Teenage cannabis linked to having premature babies, research suggests

Researchers said findings point to urgent need to understand risks associated with using the drug during adolescent years

Daniel Keane
Friday 20 August 2021 07:50
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<p>Nearly 20 per cent of young adults have used cannabis, according to the ONS </p>

Nearly 20 per cent of young adults have used cannabis, according to the ONS

Teenage cannabis users may be more likely to have pre-term babies in later life, research suggests.

Scientists found that infants born to mothers and fathers aged 29 and over, who had used the drug every day between the ages of 15 and 17, were far more likely to have a baby of low birthweight before 37 weeks of pregnancy compared with babies of parents who did not use cannabis as teenagers.

The researchers said the findings, published in the journal Scientific Reports, point to an urgent need to understand the risks associated with using the drug during adolescent years as countries seek to ease regulations on cannabis. Canada, Uruguay and the Netherlands are among those which have decriminalised recreational use of the drug.

Cannabis is classified as Class B drug in the UK. As such, anyone found in possession of the drug risks up to five years imprisonment, an unlimited fine, or both.

According to the Office for National Statistics, 18.7 per cent of people aged between 16 and 24 reported to have used cannabis between March 2019 and 2020.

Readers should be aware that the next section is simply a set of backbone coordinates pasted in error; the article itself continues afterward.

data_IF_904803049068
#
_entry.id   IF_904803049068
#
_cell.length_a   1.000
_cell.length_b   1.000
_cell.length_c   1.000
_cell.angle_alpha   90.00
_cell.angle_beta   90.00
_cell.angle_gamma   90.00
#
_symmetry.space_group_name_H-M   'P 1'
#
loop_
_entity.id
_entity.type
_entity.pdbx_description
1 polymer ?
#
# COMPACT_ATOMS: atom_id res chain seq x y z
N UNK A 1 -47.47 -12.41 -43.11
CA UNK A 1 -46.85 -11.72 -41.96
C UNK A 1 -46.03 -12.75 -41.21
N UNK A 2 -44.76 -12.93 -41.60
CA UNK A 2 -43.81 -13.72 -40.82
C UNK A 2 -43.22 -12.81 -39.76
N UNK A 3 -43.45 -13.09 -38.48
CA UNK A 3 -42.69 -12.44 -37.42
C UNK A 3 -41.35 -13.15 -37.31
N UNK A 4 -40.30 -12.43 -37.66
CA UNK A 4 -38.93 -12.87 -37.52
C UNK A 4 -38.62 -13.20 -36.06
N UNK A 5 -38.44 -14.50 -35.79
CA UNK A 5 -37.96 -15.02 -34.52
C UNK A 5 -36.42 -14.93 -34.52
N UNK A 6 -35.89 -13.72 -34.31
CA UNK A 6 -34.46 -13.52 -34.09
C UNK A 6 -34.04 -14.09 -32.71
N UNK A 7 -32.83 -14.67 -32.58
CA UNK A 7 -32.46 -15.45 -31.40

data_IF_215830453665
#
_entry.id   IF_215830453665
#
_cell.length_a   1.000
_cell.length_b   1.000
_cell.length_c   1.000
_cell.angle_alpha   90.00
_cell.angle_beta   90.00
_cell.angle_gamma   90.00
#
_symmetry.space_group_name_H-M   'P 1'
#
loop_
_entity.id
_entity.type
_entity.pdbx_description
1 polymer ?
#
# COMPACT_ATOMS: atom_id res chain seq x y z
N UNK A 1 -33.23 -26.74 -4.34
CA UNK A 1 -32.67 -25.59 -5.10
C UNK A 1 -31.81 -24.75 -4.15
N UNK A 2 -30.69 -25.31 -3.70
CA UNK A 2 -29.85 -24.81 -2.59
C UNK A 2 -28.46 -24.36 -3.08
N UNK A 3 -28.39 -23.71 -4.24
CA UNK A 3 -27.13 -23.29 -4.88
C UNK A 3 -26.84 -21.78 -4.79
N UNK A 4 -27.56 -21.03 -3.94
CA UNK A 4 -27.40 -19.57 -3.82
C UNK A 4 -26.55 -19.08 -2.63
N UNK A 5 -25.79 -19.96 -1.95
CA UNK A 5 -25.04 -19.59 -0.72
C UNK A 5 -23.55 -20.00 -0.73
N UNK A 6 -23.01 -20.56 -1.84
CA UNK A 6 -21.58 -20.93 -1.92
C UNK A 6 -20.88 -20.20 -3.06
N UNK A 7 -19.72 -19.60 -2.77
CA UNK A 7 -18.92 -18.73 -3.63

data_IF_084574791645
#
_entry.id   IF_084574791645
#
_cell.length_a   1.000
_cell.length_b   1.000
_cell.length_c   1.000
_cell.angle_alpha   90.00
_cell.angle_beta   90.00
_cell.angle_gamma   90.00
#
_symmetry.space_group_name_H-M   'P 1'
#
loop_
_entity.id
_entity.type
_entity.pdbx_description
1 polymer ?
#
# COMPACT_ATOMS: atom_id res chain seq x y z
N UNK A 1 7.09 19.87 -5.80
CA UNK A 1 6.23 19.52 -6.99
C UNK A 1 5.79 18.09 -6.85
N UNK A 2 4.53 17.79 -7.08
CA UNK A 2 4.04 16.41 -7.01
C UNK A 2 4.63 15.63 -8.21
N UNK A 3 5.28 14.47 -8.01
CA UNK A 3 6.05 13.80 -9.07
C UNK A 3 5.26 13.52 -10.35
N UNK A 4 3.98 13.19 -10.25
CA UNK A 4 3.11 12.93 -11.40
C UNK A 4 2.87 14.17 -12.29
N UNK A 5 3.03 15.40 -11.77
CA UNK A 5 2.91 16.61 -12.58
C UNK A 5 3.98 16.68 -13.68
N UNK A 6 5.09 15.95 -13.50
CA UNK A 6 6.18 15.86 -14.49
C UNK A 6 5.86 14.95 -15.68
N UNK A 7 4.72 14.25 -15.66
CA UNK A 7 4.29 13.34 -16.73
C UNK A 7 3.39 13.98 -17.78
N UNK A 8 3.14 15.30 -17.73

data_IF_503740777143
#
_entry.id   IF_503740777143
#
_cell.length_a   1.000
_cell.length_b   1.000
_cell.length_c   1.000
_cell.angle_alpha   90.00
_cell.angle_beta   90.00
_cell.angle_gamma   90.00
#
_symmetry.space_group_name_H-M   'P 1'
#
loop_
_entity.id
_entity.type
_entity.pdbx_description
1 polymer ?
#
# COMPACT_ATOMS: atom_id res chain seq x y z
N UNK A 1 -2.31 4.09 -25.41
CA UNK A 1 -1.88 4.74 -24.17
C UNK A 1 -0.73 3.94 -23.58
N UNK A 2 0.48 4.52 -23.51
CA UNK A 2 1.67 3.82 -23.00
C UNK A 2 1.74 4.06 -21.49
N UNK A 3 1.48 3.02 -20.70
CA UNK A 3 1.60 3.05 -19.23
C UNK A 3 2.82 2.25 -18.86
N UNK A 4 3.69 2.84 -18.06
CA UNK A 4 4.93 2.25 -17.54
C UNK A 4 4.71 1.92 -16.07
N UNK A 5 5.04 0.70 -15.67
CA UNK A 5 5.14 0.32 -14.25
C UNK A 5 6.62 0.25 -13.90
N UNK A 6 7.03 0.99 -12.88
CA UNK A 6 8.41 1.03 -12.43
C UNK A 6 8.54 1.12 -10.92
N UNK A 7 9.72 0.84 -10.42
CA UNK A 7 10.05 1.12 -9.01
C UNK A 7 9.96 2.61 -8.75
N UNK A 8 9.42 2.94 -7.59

Dr Lindsey Hines, research fellow in Bristol Medical School: Population Health Sciences at the University of Bristol, said: “Cannabis is the most commonly used illicit drug amongst teenagers.

“There is already evidence that frequent adolescent cannabis use increases the risks for poor mental health but our results indicate there may be further effects that individuals may not anticipate.

“As regulations around legal use liberalise, there is a possibility that adolescent use may increase in some countries. These findings provide additional motivation for ensuring that policy changes do not lead to greater adolescent use.”

Researchers followed a cohort of 665 participants in Australia who were recruited in secondary school for up to two decades. When the participants became parents in their late 20s and 30s, their children were followed as part of another study.

The researchers also looked at the participants’ tobacco and cannabis use between the ages of 14 and 29.

Previous research has linked tobacco or cannabis use in pregnancy to babies being born prematurely and having low birthweight, raising their risk of health problems.

But the team said their findings could also have implications for males – as heavy teenage use is most common in boys.

George Patton, professorial fellow in adolescent health research with the University of Melbourne and Murdoch Children’s Research Institute, said: “The more we study heavy cannabis use in the teens, the more problematic it looks.

“Given growing political and industry drivers for legalisation of use, there is a pressing need for bigger and better research into understanding harms arising from heavy adolescent use.”

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